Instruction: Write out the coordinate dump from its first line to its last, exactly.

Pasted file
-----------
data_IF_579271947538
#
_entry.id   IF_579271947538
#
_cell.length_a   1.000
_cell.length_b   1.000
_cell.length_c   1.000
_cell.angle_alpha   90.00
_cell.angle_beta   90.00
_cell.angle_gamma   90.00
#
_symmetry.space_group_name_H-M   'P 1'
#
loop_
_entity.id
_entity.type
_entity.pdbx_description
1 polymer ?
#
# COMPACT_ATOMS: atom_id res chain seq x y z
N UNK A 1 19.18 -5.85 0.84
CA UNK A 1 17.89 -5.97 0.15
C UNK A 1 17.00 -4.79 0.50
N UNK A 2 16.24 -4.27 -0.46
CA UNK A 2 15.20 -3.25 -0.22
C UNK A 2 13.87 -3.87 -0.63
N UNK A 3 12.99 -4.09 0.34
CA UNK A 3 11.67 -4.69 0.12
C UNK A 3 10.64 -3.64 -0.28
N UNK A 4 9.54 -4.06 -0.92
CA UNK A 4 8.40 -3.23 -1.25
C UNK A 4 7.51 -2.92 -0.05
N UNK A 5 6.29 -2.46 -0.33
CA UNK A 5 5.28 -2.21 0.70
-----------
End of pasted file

data_IF_579271947538
#
_entry.id   IF_579271947538
#
_cell.length_a   1.000
_cell.length_b   1.000
_cell.length_c   1.000
_cell.angle_alpha   90.00
_cell.angle_beta   90.00
_cell.angle_gamma   90.00
#
_symmetry.space_group_name_H-M   'P 1'
#
loop_
_entity.id
_entity.type
_entity.pdbx_description
1 polymer ?
#
# COMPACT_ATOMS: atom_id res chain seq x y z
N UNK A 1 19.18 -5.85 0.84
CA UNK A 1 17.89 -5.97 0.15
C UNK A 1 17.00 -4.79 0.50
N UNK A 2 16.24 -4.27 -0.46
CA UNK A 2 15.20 -3.25 -0.22
C UNK A 2 13.87 -3.87 -0.63
N UNK A 3 12.99 -4.09 0.34
CA UNK A 3 11.67 -4.69 0.12
C UNK A 3 10.64 -3.64 -0.28
N UNK A 4 9.54 -4.06 -0.92
CA UNK A 4 8.40 -3.23 -1.25
C UNK A 4 7.51 -2.92 -0.05
N UNK A 5 6.29 -2.46 -0.33
CA UNK A 5 5.28 -2.21 0.70